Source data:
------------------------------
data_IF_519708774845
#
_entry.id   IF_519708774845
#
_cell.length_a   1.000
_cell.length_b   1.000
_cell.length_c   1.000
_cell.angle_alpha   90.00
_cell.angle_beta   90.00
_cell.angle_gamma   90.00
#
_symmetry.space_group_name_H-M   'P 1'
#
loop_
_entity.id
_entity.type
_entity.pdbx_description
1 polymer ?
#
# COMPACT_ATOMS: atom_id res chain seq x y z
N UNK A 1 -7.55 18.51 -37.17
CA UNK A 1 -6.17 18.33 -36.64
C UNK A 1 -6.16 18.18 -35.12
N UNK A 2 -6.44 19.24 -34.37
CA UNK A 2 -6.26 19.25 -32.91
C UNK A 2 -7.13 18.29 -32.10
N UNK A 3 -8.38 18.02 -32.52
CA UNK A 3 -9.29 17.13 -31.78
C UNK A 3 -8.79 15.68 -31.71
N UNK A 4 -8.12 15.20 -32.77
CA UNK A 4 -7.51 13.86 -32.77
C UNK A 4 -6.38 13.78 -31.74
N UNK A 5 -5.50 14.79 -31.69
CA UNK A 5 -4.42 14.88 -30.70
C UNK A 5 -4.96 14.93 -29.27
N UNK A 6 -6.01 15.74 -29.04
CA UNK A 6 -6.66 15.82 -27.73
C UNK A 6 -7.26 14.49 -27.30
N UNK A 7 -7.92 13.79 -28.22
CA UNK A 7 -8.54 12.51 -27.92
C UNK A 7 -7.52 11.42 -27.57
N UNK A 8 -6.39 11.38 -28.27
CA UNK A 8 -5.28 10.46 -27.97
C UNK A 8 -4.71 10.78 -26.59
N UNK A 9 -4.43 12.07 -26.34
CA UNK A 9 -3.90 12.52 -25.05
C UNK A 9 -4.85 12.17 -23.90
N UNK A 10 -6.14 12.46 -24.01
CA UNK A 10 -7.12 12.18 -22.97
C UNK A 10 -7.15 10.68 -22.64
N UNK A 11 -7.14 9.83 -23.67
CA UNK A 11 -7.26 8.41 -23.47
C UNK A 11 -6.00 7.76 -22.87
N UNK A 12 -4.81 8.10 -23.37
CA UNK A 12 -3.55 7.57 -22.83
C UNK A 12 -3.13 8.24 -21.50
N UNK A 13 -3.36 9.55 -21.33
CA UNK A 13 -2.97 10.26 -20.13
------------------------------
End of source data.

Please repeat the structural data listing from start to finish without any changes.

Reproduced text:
data_IF_519708774845
#
_entry.id   IF_519708774845
#
_cell.length_a   1.000
_cell.length_b   1.000
_cell.length_c   1.000
_cell.angle_alpha   90.00
_cell.angle_beta   90.00
_cell.angle_gamma   90.00
#
_symmetry.space_group_name_H-M   'P 1'
#
loop_
_entity.id
_entity.type
_entity.pdbx_description
1 polymer ?
#
# COMPACT_ATOMS: atom_id res chain seq x y z
N UNK A 1 -7.55 18.51 -37.17
CA UNK A 1 -6.17 18.33 -36.64
C UNK A 1 -6.16 18.18 -35.12
N UNK A 2 -6.44 19.24 -34.37
CA UNK A 2 -6.26 19.25 -32.91
C UNK A 2 -7.13 18.29 -32.10
N UNK A 3 -8.38 18.02 -32.52
CA UNK A 3 -9.29 17.13 -31.78
C UNK A 3 -8.79 15.68 -31.71
N UNK A 4 -8.12 15.20 -32.77
CA UNK A 4 -7.51 13.86 -32.77
C UNK A 4 -6.38 13.78 -31.74
N UNK A 5 -5.50 14.79 -31.69
CA UNK A 5 -4.42 14.88 -30.70
C UNK A 5 -4.96 14.93 -29.27
N UNK A 6 -6.01 15.74 -29.04
CA UNK A 6 -6.66 15.82 -27.73
C UNK A 6 -7.26 14.49 -27.30
N UNK A 7 -7.92 13.79 -28.22
CA UNK A 7 -8.54 12.51 -27.92
C UNK A 7 -7.52 11.42 -27.57
N UNK A 8 -6.39 11.38 -28.27
CA UNK A 8 -5.28 10.46 -27.97
C UNK A 8 -4.71 10.78 -26.59
N UNK A 9 -4.43 12.07 -26.34
CA UNK A 9 -3.90 12.52 -25.05
C UNK A 9 -4.85 12.17 -23.90
N UNK A 10 -6.14 12.46 -24.01
CA UNK A 10 -7.12 12.18 -22.97
C UNK A 10 -7.15 10.68 -22.64
N UNK A 11 -7.14 9.83 -23.67
CA UNK A 11 -7.26 8.41 -23.47
C UNK A 11 -6.00 7.76 -22.87
N UNK A 12 -4.81 8.10 -23.37
CA UNK A 12 -3.55 7.57 -22.83
C UNK A 12 -3.13 8.24 -21.50
N UNK A 13 -3.36 9.55 -21.33
CA UNK A 13 -2.97 10.26 -20.13